Anthony Grove Hillerman, 1925 – 2008

October 27, 2008 at 1:05 pm (books, Mystery fiction, Remembrance) ()

It’s one of those obituaries that you knew you’d probably be seeing before too long, but would rather not have seen at all…

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In straightforward, unadorned prose, Tony Hillerman shone a light on the Navajo and Hopi cultures. (I was not aware that the author himself had recorded some of his books. I have listened to George Guidall’s readings, though, and I recommend them highly.)

In addition, he took New Mexico, a land that for some of us was as remote and exotic as Tibet, and made it real and immediate. Hillerman’s wonderfully evocative novels are the reason my husband and I have twice journeyed to the Land of Enchantment. The stark, majestic landscape, the deep blue skies, the smell of pinon – I’d willingly go back again!

Tony Hillerman

Tony Hillerman

The author, in the landscape he loved.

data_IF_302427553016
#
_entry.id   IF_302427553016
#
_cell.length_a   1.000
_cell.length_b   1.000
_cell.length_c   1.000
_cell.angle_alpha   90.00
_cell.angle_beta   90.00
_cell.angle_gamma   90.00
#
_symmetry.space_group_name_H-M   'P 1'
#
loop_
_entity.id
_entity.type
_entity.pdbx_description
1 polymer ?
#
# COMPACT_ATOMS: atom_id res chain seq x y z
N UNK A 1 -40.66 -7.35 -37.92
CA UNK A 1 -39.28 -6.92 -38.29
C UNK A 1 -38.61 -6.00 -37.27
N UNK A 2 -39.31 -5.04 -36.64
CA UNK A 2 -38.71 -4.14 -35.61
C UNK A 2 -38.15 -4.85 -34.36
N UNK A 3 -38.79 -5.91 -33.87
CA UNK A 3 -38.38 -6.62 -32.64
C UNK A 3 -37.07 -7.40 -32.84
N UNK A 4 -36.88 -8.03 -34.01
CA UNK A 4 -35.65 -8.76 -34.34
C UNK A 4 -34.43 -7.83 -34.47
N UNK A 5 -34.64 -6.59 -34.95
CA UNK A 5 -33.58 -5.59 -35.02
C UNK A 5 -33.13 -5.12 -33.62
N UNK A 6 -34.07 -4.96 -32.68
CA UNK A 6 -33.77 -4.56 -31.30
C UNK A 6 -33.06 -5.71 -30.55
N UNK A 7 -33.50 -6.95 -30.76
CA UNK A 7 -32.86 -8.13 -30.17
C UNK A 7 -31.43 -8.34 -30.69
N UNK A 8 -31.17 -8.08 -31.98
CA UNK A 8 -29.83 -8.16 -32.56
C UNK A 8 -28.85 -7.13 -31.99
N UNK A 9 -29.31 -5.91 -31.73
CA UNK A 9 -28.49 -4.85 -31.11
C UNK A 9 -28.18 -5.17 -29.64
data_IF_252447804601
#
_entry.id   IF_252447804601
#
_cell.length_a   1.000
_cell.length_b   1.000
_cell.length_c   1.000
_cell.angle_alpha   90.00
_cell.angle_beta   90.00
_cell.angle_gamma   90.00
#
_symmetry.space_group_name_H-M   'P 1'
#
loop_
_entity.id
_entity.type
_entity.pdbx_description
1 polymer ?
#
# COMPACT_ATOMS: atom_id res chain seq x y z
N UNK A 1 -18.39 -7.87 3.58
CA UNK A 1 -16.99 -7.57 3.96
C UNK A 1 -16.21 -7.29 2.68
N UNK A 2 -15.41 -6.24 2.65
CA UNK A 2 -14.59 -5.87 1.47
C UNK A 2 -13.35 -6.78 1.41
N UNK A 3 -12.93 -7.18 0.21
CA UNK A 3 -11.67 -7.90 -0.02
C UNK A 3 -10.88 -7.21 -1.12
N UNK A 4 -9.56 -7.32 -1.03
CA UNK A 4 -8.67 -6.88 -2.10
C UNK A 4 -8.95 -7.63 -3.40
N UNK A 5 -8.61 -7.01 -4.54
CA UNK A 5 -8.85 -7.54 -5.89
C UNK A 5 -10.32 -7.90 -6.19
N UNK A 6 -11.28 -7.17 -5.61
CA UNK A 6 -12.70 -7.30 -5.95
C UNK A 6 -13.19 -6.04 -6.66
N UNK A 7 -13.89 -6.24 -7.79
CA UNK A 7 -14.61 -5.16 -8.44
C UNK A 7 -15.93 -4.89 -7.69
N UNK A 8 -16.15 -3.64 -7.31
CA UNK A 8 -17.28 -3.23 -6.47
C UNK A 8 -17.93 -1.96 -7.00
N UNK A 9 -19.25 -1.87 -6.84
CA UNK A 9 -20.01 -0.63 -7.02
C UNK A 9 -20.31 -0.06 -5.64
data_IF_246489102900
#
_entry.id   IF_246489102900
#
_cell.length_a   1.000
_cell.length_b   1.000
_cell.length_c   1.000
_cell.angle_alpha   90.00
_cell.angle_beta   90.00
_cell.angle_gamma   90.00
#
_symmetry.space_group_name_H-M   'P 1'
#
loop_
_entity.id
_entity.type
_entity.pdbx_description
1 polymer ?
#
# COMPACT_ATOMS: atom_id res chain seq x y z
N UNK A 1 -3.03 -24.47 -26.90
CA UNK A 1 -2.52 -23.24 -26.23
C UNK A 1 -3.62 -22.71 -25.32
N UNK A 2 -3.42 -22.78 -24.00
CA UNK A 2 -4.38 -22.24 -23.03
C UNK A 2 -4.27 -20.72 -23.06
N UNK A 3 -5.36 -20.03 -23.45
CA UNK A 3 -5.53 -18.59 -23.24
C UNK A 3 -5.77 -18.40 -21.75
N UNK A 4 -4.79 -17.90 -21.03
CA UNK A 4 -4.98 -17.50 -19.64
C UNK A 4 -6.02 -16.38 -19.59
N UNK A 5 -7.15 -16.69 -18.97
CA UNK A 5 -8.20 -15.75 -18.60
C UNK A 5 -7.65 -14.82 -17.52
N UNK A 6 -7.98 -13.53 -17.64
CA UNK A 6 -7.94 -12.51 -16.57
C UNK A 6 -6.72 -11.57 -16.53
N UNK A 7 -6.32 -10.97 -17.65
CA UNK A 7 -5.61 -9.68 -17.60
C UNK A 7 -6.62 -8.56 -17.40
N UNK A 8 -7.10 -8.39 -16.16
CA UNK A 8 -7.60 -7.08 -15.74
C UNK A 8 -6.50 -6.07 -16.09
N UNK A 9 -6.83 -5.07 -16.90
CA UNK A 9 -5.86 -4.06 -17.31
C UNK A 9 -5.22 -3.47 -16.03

On her blog Confessions of an Idiosyncratic Mind, Sarah Weinman has gathered a bouquet of tributes to Tony Hillerman.

1 Comment

  1. “Dead men don’t tell tales, but I always expect them to pop up and tell me it had all been a big joke. In thirty years of law enforcement, I had been deeply disappointed” – The Cold Dish by Craig Johnson « Books to the Ceilin said,

    […] And yet, and yet…there’s so much good material in this novel that even with the aforementioned caveats, I give it a thumbs up. The lengthy passage above describing Walt’s ordeal by blizzard reminded me of William Kent Krueger’s vivid description of the windigo in Thunder Bay. Both Johnson and Krueger are authors to turn to for those (like myself) who still miss the late great Tony Hillerman. […]

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